Tim Gavern grew up in the ice cream business. His grandmother and mother both owned ice cream parlors, but Tim took a different route. He went into publishing as an editor of a car magazine. As the publishing business declined, Tim decided to pivot—turning to the traditional family business, selling ice cream. Instead of opening a parlor, he bought a custom-made moped/ice cream freezer combination and became Captain Ice Cream. It was just like in the old days, neighborhood kids waiting for the ice cream man in his white uniform, listening for the distinctive bell. Tim was buying the ice cream, but had plans to make his own novelty brand. He also needed a few more moped combos. He ultimately wanted to have franchises so he could spread the joy to every small town in the country. Those were the reasons he was seeking an investment and shark-type expertise.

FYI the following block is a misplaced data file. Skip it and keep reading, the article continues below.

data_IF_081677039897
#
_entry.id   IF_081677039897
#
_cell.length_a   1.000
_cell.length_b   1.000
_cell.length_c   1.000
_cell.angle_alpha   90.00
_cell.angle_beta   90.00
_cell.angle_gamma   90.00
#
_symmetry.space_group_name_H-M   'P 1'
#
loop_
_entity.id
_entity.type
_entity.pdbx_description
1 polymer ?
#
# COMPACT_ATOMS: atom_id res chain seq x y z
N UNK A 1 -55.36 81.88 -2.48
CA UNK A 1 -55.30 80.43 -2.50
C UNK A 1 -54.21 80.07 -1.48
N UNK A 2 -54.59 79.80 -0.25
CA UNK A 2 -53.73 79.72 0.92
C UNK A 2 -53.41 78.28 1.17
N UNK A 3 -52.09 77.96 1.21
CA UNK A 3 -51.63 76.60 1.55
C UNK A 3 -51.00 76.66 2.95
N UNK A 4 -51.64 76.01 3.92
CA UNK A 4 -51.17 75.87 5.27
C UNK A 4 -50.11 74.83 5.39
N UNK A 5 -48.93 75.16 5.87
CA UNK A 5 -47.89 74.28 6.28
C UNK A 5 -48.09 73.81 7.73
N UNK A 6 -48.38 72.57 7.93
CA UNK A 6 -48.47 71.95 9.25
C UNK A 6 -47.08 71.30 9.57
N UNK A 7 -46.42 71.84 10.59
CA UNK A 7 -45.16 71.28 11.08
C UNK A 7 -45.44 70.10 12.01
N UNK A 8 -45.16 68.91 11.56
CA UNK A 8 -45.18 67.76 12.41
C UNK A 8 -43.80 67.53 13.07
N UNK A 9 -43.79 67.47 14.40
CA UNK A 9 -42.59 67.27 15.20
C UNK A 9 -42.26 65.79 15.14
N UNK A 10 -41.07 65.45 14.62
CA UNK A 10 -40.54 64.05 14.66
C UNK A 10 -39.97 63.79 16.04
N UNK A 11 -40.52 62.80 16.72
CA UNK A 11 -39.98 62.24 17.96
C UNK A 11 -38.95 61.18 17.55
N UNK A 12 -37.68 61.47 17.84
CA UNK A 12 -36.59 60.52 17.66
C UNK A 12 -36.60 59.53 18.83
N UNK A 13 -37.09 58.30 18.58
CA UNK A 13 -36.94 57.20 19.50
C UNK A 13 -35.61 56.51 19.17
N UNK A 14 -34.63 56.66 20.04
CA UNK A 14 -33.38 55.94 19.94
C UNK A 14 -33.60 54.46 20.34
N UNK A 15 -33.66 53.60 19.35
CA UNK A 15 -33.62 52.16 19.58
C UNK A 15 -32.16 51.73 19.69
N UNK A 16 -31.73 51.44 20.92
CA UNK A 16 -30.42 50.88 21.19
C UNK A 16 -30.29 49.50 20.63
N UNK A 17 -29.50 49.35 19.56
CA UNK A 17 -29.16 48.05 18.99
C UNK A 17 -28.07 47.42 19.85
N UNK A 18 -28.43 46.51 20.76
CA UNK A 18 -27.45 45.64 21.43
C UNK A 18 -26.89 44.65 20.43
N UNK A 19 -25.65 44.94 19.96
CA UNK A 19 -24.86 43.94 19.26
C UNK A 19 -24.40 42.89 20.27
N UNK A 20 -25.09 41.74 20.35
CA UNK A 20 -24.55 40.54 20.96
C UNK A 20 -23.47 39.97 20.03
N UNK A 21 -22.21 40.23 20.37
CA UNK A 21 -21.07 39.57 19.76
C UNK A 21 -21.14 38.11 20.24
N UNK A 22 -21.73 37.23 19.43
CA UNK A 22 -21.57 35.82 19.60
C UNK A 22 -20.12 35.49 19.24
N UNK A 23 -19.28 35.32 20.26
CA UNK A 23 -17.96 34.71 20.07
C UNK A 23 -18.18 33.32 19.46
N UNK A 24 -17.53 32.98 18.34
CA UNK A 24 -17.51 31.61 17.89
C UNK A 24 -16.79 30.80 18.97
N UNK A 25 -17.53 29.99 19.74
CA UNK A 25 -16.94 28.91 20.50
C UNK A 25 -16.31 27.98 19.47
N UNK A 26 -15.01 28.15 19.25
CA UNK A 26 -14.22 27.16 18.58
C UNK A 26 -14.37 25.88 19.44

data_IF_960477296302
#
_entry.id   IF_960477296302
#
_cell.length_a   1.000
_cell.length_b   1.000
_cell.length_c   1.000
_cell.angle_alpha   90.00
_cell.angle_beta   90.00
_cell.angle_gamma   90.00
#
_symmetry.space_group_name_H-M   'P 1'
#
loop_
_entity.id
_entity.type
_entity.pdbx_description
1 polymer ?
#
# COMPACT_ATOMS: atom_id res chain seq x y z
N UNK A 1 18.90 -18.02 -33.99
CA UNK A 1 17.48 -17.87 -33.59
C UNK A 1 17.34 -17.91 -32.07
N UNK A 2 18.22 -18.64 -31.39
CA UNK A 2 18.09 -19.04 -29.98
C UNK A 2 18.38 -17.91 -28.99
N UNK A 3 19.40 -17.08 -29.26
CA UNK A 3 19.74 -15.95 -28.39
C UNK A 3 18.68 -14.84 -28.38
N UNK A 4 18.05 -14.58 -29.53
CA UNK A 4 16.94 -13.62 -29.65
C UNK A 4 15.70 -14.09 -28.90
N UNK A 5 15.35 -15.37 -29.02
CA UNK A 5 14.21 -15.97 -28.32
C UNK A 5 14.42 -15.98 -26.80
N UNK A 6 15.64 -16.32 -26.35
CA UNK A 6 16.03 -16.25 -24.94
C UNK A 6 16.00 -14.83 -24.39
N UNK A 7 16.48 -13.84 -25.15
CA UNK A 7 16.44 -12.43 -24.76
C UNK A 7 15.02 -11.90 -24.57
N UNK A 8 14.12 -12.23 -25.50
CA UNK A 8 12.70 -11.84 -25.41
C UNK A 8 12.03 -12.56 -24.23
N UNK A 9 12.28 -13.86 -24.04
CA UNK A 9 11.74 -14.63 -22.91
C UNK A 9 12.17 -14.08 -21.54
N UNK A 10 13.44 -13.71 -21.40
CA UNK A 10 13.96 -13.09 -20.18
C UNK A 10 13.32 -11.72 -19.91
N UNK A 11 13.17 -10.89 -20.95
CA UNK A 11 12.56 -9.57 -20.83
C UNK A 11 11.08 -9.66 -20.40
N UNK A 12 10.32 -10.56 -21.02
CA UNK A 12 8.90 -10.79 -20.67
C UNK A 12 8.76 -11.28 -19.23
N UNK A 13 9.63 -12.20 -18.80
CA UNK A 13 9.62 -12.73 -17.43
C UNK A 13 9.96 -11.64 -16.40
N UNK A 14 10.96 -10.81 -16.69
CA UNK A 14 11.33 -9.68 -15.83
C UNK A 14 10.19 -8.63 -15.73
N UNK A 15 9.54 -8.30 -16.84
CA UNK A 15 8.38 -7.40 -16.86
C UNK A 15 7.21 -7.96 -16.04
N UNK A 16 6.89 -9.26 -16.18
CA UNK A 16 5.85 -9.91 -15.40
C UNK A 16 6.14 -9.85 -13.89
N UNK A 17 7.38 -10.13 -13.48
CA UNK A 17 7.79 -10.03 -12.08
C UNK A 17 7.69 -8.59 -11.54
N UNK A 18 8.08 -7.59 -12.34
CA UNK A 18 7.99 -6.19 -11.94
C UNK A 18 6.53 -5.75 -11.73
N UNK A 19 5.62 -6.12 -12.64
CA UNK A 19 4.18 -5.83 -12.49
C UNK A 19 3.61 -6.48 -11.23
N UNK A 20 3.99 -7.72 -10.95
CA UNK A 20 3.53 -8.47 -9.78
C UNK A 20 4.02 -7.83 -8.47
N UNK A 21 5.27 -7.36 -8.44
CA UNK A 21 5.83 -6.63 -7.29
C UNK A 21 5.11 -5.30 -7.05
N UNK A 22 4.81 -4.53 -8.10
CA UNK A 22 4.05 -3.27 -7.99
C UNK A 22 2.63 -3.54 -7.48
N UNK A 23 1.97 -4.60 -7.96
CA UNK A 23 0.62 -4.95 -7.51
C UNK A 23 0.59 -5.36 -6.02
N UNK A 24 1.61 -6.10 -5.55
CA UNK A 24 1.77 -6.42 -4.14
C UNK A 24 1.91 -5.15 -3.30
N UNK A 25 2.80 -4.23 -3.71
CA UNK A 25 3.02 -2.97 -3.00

He had two advantages: his natural selling ability and he had trademarked “Captain Ice Cream.” But he admitted he was just scraping by on his profit of $25 an hour, and that was not likely to attract franchisees. In general, the sharks felt he was there too soon; he needed to have a more established business before they could invest.
After appearing on Shark Tank, Tim offered franchising kits on the Captain Ice Cream website. One offer, for $12,495, included a custom moped, the white uniform, 500 business cards and umbrella. A $44,395 franchise included an ice cream van as well. But franchisees would still have to pay for delivery, health inspections, business licenses, state sales tax, etc., etc. The website closed down in June 2014. Tim is now using his talent for sales at a commercial truck dealership.
Captain Ice Cream is no longer in business.